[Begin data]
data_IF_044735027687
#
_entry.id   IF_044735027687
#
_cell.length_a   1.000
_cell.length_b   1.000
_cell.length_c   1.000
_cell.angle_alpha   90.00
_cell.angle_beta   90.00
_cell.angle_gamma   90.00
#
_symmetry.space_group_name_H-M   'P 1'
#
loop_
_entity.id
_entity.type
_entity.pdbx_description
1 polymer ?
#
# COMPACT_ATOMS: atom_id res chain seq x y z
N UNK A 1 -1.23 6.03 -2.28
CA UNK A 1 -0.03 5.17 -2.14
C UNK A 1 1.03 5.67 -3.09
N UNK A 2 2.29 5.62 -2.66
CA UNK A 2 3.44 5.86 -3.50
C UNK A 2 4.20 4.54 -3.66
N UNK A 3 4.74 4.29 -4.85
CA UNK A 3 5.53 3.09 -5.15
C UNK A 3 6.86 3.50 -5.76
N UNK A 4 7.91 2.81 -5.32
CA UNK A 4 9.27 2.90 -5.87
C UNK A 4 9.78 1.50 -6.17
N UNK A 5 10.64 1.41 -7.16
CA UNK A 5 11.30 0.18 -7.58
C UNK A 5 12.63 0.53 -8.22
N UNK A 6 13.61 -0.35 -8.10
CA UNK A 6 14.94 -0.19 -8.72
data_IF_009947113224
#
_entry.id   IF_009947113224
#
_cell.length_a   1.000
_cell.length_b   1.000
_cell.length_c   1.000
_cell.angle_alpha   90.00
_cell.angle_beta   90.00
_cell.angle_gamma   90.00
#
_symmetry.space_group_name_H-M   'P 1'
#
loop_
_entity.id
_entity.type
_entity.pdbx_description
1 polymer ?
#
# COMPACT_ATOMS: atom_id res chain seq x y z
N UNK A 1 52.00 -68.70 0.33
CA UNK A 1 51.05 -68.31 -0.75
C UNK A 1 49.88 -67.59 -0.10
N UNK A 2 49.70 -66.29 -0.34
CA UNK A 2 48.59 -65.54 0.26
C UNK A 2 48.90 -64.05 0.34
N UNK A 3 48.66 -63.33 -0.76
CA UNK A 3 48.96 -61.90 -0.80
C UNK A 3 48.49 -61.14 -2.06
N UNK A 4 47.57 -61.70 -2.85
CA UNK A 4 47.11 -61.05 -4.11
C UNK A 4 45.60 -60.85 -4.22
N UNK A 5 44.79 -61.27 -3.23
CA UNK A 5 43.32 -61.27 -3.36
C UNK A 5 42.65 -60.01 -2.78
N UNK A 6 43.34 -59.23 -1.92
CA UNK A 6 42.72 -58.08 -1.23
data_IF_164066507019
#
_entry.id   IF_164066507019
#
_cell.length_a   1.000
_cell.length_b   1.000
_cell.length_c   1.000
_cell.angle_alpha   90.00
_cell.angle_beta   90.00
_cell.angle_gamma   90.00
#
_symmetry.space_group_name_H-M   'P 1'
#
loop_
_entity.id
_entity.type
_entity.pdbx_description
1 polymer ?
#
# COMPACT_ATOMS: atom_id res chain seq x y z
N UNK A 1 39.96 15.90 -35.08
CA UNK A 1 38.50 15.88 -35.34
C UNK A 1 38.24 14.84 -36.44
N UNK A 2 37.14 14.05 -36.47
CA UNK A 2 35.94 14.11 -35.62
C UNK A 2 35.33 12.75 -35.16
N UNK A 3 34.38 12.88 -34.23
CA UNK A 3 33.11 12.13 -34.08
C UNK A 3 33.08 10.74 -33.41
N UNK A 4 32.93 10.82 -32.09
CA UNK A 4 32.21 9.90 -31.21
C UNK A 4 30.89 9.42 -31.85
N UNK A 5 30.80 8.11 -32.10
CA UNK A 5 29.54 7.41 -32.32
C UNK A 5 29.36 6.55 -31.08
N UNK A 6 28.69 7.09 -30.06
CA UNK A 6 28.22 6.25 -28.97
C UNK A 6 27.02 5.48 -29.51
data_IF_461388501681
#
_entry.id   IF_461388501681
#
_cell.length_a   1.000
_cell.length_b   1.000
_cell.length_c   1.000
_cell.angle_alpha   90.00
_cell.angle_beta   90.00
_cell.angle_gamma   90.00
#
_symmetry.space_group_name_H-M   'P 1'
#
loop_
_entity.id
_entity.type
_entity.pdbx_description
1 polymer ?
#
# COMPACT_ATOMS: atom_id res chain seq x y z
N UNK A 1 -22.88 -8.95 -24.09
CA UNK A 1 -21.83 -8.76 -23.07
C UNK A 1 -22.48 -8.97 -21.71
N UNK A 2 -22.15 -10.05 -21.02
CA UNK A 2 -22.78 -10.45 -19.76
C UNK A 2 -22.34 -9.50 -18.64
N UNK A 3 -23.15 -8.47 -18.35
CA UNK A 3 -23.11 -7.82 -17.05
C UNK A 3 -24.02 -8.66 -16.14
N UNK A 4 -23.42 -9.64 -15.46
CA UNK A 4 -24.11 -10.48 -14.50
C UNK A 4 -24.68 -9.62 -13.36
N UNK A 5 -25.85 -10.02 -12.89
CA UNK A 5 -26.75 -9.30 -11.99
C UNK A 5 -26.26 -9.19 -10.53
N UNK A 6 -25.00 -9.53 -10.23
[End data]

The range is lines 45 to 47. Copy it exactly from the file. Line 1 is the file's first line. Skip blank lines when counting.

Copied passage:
_cell.angle_alpha   90.00
_cell.angle_beta   90.00
_cell.angle_gamma   90.00